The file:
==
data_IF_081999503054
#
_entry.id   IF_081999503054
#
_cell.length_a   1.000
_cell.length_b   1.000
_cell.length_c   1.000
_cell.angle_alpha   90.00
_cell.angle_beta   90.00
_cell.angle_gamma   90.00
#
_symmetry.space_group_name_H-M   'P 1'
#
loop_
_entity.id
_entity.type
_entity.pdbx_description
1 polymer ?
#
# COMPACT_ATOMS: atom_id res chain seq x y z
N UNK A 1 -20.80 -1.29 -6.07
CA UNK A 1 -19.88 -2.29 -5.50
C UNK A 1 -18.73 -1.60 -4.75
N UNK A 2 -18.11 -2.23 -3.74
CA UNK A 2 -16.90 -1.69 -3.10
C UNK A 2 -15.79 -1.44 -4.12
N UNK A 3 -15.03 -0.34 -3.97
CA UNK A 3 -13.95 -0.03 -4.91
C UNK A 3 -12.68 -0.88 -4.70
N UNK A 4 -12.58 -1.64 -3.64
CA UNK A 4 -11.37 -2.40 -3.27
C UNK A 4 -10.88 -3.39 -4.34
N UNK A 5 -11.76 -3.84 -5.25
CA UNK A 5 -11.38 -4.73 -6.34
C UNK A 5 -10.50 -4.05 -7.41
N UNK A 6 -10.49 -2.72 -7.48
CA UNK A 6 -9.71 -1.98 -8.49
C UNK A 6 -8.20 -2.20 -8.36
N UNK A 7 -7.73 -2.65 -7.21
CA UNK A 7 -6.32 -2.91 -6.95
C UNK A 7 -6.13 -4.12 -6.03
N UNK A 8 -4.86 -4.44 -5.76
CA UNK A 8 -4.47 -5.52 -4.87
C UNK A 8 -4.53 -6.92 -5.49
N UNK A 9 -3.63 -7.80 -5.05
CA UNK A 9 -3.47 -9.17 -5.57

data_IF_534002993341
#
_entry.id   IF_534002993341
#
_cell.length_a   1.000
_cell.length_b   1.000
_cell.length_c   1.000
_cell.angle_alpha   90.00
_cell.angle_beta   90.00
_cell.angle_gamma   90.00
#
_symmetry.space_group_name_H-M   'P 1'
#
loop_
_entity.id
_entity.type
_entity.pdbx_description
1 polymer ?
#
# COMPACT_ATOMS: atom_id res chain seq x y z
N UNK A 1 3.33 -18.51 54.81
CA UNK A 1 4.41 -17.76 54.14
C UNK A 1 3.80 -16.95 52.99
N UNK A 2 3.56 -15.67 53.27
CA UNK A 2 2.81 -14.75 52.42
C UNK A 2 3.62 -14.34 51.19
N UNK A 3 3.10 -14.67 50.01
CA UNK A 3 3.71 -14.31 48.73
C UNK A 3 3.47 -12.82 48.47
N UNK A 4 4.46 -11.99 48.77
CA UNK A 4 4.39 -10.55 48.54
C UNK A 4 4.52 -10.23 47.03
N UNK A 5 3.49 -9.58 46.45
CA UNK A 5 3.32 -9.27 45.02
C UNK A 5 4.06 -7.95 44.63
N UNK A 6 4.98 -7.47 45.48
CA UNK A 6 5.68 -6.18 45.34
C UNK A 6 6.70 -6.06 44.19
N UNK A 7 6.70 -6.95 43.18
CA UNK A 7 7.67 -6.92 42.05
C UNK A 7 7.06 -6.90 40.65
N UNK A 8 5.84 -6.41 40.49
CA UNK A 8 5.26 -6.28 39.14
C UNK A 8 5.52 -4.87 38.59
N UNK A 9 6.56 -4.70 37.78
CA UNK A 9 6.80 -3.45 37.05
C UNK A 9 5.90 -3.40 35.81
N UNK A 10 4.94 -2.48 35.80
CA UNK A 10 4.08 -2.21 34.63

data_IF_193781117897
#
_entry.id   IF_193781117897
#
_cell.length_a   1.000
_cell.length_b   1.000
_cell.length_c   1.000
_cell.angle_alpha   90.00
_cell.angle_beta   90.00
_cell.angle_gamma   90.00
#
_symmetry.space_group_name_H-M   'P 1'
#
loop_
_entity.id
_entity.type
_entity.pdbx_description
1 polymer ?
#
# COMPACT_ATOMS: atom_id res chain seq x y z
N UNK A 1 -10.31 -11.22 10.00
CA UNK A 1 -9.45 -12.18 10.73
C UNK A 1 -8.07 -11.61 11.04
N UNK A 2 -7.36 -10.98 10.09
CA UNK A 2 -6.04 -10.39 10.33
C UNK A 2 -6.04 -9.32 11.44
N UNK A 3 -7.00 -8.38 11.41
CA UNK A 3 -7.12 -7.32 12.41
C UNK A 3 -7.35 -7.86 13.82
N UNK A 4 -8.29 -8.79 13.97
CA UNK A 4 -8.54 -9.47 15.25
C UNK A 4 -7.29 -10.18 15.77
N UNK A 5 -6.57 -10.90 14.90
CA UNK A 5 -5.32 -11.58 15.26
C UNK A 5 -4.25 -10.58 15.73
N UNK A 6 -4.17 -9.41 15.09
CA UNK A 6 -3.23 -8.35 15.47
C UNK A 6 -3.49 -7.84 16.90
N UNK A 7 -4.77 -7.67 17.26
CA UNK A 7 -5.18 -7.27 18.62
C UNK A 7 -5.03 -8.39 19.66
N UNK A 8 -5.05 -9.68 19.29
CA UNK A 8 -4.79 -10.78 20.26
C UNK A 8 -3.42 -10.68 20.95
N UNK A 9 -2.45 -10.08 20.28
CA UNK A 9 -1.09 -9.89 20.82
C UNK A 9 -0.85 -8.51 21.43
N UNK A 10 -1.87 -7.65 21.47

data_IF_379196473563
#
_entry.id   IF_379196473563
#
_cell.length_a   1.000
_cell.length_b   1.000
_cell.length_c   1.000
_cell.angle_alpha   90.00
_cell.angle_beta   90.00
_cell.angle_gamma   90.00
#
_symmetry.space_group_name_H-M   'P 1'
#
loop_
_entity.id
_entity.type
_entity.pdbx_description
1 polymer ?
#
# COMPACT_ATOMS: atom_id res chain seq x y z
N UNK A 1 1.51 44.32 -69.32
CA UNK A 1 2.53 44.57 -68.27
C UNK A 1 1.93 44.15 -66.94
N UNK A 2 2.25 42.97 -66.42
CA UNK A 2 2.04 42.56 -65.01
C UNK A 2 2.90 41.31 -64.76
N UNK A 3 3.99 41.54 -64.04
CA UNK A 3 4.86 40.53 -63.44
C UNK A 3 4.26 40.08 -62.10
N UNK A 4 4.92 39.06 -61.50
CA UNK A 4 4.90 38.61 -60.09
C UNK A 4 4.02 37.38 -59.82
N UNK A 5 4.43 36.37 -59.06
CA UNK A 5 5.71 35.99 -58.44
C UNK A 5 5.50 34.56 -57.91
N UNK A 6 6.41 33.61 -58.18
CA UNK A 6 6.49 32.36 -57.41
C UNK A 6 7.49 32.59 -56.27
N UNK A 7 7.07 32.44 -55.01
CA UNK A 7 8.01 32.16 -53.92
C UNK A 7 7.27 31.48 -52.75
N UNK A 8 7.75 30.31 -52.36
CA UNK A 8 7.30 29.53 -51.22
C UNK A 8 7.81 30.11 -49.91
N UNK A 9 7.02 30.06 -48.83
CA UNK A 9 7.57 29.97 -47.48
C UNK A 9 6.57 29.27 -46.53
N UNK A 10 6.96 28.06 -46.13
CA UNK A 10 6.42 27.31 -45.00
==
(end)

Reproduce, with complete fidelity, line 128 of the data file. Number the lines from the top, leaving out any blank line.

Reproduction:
N UNK A 5 -6.57 -10.90 14.90